Just how long did the White House sit on intelligence on where ISIS held American hostages? Allahpundit asked that question yesterday, when the difference in sources put it between four and seven weeks. The mother of James Foley tells the Daily Beast’s Jamie Dettmer and Shane Harris that it may have been closer to four months:

But Diane Foley, the mother of James Foley, who was the first American to be shown murdered on camera, also raised questions about the timing of the rescue effort, telling The Daily Beast that French officials had developed information about the hostages’ location as early as March, but that the U.S. government didn’t act on it.

“That was part of our frustration,” she said. “The State Department said they were connecting with the French and everybody at the highest levels.” And yet, there was no movement on the U.S. side. “Very specific information was available as early as mid-March. And that’s what’s been so tough for us as families, because apparently they were held in the same place all those months,” Foley said.

So it’s not just British afflicted with “bewilderment,” as Dettmer and Harris put it, over the lack of initiative from Barack Obama. And it may be more than bewilderment — it might be anger over a lack of trust among allies:

Then, in early June, London had a “positive identification and that information was shared with Washington,” said a British source. The delay of nearly a month before the rescue bid was mounted remains a source of bewilderment for British officials.

But a U.S. official said that inside the White House, Obama’s senior national-security advisers were not willing to base a raid on intelligence developed by a foreign service. “The issue was that they didn’t trust it, and they wanted to develop and mature the intelligence, because it wasn’t our own,” said the U.S. official, who asked to remain anonymous when discussing sensitive hostage-rescue efforts.

“They got the information. They just didn’t trust it. And they did sit on it, there’s no doubt about that,” the official said.

Perhaps this is a lingering aftershock from the collapse of the CURVEBALL intel almost 12 years ago. The Germans developed CURVEBALL, who claimed to have detailed information on the scope and location of Saddam Hussein’s new WMD programs, especially in chemical and biological weapons (and the Germans became skeptical of Rafid Ahmed Alwan al-Janabi’s claims before the war began, too). It turned into a wild-goose chase after the invasion, and when that well came up dry, suddenly everyone either had lots of reasons why no one should have relied on the information, or claimed that the US and the British lied about it.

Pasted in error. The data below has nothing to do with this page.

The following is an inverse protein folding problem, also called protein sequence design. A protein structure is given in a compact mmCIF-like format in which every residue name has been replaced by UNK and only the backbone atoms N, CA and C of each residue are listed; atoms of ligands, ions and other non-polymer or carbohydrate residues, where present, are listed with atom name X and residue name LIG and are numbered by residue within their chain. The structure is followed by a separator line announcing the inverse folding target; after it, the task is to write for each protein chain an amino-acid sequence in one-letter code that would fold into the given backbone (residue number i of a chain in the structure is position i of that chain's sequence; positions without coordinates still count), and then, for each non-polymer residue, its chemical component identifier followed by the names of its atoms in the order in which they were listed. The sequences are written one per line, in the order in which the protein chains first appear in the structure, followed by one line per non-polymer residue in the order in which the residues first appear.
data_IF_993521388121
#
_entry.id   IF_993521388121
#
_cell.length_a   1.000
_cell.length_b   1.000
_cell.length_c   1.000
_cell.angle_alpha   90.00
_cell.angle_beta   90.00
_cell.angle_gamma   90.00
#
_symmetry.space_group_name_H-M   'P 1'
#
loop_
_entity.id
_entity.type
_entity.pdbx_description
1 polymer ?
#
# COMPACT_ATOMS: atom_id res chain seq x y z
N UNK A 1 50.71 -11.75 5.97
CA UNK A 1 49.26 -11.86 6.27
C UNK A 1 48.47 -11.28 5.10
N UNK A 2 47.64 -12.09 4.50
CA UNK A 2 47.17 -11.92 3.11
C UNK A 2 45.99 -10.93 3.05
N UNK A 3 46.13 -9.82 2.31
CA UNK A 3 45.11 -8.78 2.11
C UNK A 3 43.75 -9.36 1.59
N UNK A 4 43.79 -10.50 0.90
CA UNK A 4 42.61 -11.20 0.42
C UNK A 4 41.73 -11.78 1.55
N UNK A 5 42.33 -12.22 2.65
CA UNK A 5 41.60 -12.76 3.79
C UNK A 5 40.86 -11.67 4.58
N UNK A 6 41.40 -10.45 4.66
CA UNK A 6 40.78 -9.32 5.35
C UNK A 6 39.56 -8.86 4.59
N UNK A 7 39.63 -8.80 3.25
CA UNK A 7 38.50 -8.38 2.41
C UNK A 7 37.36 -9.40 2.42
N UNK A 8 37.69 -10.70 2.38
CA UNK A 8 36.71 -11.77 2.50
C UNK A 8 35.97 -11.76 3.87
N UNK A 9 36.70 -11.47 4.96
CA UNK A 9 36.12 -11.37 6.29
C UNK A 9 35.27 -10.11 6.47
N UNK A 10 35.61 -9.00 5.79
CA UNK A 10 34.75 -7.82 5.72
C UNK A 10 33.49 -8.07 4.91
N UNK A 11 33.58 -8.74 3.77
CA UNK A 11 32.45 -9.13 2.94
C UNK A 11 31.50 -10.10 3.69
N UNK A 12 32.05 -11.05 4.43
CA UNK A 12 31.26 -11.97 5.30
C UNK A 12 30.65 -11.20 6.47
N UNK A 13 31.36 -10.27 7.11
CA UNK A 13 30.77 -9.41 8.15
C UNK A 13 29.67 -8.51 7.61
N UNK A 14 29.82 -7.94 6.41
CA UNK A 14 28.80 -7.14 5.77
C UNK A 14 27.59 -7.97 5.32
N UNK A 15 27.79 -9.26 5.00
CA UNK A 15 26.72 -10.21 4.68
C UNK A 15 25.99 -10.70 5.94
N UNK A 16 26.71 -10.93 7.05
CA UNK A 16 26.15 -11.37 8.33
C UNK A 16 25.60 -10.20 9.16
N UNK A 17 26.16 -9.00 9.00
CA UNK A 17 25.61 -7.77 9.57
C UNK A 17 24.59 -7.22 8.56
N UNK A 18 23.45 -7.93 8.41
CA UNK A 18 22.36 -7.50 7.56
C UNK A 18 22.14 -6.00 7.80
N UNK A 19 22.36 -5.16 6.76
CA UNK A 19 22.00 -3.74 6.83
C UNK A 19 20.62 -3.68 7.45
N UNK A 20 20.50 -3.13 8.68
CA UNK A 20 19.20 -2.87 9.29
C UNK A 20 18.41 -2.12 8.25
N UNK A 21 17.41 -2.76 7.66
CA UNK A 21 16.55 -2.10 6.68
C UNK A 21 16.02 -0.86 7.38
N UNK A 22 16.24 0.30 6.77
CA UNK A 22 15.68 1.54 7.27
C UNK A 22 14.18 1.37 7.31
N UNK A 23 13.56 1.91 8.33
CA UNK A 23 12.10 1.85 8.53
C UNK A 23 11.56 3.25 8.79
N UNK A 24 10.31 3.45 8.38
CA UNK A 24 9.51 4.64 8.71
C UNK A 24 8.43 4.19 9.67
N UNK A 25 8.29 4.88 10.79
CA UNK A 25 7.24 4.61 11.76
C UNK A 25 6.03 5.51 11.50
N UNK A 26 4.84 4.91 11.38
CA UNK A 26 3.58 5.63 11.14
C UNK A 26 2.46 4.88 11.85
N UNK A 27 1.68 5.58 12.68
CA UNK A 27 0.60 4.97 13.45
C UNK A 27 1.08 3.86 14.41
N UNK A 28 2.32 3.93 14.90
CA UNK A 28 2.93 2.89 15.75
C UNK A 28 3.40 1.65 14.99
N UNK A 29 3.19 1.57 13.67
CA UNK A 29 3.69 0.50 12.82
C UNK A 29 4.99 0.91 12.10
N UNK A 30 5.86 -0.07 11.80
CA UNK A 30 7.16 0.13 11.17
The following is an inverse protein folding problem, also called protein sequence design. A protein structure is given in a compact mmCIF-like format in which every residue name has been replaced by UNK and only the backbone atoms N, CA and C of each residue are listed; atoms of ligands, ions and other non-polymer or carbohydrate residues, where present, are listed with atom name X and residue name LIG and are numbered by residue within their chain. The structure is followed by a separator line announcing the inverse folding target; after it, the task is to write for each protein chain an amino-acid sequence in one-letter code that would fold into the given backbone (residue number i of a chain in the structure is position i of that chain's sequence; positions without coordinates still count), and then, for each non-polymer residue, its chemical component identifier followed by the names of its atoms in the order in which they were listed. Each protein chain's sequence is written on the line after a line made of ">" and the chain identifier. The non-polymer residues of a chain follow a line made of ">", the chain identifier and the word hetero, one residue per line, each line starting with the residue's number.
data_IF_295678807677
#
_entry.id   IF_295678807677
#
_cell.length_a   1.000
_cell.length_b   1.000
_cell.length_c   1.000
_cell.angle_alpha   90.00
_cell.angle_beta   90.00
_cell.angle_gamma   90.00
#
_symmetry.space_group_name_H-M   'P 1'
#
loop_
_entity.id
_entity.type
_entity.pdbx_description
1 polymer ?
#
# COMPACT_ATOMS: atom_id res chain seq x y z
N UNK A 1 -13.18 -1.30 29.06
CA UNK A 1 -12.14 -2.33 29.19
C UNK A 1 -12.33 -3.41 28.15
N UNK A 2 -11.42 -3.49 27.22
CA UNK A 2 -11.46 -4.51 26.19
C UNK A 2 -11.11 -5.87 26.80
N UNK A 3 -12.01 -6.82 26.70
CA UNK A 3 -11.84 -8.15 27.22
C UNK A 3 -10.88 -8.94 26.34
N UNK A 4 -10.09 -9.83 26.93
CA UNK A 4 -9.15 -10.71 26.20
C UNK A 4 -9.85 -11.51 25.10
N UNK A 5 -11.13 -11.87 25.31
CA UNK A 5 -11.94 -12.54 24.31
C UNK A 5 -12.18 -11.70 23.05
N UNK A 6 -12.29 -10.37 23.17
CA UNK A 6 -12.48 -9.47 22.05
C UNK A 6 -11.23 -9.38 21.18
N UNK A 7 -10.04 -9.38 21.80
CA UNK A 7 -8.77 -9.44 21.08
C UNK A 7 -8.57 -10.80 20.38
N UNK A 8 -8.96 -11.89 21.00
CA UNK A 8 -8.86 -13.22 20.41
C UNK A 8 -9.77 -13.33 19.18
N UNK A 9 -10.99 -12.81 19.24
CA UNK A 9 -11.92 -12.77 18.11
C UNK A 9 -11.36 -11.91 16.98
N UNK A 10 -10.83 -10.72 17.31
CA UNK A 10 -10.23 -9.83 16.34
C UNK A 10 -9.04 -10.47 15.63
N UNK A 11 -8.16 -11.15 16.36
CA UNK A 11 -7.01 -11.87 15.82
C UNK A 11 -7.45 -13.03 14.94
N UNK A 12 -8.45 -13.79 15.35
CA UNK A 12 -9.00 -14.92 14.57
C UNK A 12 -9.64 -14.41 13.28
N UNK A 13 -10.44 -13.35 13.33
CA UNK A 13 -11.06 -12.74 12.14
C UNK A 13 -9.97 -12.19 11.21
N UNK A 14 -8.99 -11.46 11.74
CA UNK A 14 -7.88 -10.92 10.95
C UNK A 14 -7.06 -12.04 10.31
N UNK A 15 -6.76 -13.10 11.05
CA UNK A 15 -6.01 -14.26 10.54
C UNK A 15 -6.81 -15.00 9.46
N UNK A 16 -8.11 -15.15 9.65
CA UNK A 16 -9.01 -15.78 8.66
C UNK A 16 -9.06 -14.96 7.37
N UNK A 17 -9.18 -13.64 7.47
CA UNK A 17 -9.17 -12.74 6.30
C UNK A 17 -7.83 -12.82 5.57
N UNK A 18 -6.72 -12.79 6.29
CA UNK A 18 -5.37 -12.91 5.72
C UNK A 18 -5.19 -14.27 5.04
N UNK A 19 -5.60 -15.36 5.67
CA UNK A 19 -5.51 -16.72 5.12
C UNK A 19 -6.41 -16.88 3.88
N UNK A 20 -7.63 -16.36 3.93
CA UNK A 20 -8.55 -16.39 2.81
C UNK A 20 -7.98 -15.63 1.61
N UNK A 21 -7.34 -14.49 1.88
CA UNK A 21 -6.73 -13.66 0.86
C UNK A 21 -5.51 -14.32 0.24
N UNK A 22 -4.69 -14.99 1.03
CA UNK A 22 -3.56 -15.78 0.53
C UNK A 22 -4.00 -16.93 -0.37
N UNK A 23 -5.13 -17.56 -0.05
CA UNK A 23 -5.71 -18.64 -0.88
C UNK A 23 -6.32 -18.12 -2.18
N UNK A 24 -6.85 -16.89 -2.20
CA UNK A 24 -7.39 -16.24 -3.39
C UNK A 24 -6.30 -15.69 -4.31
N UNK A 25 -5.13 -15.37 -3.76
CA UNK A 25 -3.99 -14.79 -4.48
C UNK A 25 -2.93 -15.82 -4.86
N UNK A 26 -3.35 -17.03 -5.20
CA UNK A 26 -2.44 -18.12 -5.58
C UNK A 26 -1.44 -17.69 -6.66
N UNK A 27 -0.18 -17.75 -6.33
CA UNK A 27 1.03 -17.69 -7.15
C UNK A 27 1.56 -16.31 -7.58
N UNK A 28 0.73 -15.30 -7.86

This, however, was a different story. We work closely with British intelligence — so closely that our own NSA scandal involves them, too — and they rated this information as solid. According to Diane Foley, the French had also developed similar intelligence long before that corroborated MI-5. That would be two different agencies developing the same intelligence, and the CIA’s contacts with former hostages who had been ransomed should have confirmed the reliability of the information — at least enough to attempt a mission there. We eventually did attempt a mission, but weeks and months too late to do any good.

It’s one thing to work to minimize risks. It’s another to be risk-averse to the point of paralysis. That matches closely to the months of indecision and waffling that allowed ISIS to rampage through the Iraq-Syria desert and threaten Baghdad, Kirkuk, and sack Mosul. President Obama doesn’t need a new AUMF — he just needs the will to act.